Title I Schoolwide Program
A schoolwide program is built on schoolwide reform strategies, rather than separate, add-on services. A schoolwide program permits a school to use Title I, Part A funds to upgrade the entire educational program of the school in order to raise the academic achievement of all students.
This contrasts with a Title I targeted assistance program, through which Title I, Part A funds are used only for supplementary direct educational services for eligible children who are failing or at risk of failing to meet Kentucky's learning goals.
Schoolwide programs provide flexibility in spending Title I funds. They can use the funds "in the manner they choose as long as (they) engage in reform strategies that increase the amount and quality of learning time and help provide a high-quality curriculum for all children, according to a comprehensive plan so children meet the state's challenging standards." (Title I Handbook, Volume II, pg. G-1098)
In other words, the schools' Title I mini-budgets from their Schoolwide Program Report and their Comprehensive School Improvement Plan must be aligned.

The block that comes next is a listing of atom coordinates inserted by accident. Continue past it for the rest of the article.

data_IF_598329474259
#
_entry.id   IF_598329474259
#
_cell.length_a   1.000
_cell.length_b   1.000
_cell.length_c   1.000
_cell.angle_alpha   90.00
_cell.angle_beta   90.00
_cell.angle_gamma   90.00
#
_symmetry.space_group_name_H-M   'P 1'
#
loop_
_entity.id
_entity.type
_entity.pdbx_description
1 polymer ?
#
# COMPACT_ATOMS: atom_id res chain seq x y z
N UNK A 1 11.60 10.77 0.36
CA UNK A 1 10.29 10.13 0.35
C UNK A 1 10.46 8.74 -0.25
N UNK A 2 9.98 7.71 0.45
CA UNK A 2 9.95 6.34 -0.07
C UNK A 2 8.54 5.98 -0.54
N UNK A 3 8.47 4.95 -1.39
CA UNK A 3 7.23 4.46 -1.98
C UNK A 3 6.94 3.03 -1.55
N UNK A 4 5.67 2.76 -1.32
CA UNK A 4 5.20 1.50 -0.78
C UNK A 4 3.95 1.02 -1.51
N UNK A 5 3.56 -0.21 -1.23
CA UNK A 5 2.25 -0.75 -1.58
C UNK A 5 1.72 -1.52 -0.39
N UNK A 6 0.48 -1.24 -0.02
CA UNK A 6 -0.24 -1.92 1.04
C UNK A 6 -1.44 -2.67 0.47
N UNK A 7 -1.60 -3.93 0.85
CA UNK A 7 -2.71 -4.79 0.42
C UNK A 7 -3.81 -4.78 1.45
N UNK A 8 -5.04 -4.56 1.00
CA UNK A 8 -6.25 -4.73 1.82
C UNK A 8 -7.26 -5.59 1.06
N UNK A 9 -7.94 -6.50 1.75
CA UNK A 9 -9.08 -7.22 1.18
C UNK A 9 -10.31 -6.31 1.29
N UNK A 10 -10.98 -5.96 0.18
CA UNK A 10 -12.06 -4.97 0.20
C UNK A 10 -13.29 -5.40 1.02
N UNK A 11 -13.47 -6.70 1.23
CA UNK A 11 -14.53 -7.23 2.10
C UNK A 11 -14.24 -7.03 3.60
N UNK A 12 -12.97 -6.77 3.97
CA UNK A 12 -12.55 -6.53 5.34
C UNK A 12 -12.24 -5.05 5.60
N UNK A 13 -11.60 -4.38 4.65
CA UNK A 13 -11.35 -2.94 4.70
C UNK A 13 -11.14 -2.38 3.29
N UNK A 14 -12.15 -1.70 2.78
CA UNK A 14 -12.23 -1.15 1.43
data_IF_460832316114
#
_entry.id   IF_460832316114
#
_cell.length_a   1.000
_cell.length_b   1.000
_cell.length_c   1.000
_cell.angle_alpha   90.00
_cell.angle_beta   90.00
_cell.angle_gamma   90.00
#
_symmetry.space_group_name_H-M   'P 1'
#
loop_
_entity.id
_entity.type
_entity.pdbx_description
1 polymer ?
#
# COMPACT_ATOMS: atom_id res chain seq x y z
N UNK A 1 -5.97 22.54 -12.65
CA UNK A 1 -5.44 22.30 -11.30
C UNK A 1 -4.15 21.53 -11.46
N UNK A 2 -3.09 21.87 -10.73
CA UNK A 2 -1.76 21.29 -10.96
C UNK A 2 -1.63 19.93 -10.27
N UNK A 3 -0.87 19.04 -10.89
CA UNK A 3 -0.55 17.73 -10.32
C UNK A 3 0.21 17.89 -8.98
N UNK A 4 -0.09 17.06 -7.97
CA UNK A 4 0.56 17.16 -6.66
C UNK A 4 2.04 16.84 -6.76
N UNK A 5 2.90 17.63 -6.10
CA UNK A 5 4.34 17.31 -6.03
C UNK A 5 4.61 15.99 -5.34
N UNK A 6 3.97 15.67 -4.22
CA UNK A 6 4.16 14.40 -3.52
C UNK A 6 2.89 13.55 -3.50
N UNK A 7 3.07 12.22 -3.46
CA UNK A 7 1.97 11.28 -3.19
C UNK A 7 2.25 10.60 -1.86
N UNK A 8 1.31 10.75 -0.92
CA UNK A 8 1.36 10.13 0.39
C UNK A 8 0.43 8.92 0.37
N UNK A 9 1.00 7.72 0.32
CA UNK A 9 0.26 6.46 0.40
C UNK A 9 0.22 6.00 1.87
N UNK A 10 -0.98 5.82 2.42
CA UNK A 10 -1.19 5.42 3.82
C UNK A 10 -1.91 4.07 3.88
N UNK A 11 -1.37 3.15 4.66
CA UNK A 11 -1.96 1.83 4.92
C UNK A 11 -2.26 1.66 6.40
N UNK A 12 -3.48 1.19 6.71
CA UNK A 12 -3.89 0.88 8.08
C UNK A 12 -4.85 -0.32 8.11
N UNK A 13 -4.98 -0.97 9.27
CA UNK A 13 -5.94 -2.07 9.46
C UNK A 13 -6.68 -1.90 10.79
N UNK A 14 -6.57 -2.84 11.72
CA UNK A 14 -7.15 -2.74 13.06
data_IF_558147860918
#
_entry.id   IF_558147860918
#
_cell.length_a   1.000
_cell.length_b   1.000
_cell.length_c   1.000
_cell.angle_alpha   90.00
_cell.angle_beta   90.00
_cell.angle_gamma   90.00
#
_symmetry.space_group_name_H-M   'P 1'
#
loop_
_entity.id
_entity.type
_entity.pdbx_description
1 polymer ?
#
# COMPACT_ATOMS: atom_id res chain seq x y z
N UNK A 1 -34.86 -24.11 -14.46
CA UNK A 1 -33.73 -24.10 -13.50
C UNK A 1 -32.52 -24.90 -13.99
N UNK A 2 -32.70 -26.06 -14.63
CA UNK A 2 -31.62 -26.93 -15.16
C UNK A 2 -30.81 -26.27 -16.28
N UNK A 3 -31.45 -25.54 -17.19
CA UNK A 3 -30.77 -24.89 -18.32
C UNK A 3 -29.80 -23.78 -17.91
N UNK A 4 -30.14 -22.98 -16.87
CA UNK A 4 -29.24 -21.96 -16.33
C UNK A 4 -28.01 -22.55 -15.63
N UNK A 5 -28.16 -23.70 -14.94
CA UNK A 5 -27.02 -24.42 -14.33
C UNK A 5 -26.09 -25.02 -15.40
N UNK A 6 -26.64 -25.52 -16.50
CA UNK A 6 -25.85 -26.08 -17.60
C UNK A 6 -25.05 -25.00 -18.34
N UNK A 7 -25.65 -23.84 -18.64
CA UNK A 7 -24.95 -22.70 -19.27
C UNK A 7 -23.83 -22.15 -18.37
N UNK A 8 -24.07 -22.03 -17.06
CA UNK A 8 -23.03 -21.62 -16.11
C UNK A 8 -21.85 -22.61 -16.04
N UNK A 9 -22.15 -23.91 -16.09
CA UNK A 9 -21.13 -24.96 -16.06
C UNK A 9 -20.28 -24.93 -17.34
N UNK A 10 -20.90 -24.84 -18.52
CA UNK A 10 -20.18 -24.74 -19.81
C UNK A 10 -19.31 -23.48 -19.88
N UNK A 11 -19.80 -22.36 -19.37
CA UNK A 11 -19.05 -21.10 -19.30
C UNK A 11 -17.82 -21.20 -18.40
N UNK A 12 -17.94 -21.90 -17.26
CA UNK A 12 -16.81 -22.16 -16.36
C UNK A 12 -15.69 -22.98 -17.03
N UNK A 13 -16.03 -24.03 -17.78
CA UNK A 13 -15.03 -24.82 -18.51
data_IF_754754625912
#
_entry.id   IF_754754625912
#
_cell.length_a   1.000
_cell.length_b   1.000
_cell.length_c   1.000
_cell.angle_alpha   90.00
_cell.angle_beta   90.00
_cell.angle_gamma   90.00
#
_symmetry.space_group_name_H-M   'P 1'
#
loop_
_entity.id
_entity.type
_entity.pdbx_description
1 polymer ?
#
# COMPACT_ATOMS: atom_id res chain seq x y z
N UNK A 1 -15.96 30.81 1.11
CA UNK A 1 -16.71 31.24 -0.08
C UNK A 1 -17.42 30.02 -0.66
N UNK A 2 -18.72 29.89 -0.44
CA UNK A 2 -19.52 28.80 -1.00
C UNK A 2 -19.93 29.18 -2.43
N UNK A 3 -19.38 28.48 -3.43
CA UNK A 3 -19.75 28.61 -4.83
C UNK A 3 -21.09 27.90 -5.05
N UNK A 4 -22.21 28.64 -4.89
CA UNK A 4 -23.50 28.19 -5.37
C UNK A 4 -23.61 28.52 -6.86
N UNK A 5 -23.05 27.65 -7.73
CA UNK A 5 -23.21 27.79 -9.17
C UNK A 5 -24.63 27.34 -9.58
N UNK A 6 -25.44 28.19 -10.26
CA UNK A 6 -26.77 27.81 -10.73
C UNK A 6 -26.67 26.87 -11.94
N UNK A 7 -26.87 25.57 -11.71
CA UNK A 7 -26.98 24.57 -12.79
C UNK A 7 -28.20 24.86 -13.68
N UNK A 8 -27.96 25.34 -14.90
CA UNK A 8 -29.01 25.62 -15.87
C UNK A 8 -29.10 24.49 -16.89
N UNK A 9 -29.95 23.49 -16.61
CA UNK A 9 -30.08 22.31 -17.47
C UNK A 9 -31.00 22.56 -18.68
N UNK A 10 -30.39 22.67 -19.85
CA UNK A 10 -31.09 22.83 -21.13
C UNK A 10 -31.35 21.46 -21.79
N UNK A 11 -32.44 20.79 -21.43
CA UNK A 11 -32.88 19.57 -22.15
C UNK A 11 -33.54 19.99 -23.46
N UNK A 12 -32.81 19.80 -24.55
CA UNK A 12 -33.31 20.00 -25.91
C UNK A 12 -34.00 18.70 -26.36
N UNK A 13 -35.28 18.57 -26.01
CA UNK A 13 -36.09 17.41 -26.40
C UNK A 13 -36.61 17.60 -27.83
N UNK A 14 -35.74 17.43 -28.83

A schoolwide program focuses on results. If student achievement does not increase, schools risk their funding flexibility. Title I law states that a schoolwide program must include schoolwide reform strategies that:
- Provide all children the opportunity to meet Kentucky's proficient and distinguished performance levels
- Be based on effective means of improving children's achievement
- Use effective instructional strategies that increase the amount and quality of learning time, help provide an enriched and accelerated curriculum, and meet the educational needs of historically underserved populations
- Address the needs of all children, but particularly the needs of children in target populations of any program that is included in the schoolwide program, and address how the school will determine if these needs are met
- Are consistent with, and are designed to implement, the state and local improvement plans.
In addition to schoolwide reform strategies, schoolwide programs must include:
- A comprehensive needs assessment
- Instruction by highly qualified professional staff
- Professional development for teachers
- Strategies to increase parental involvement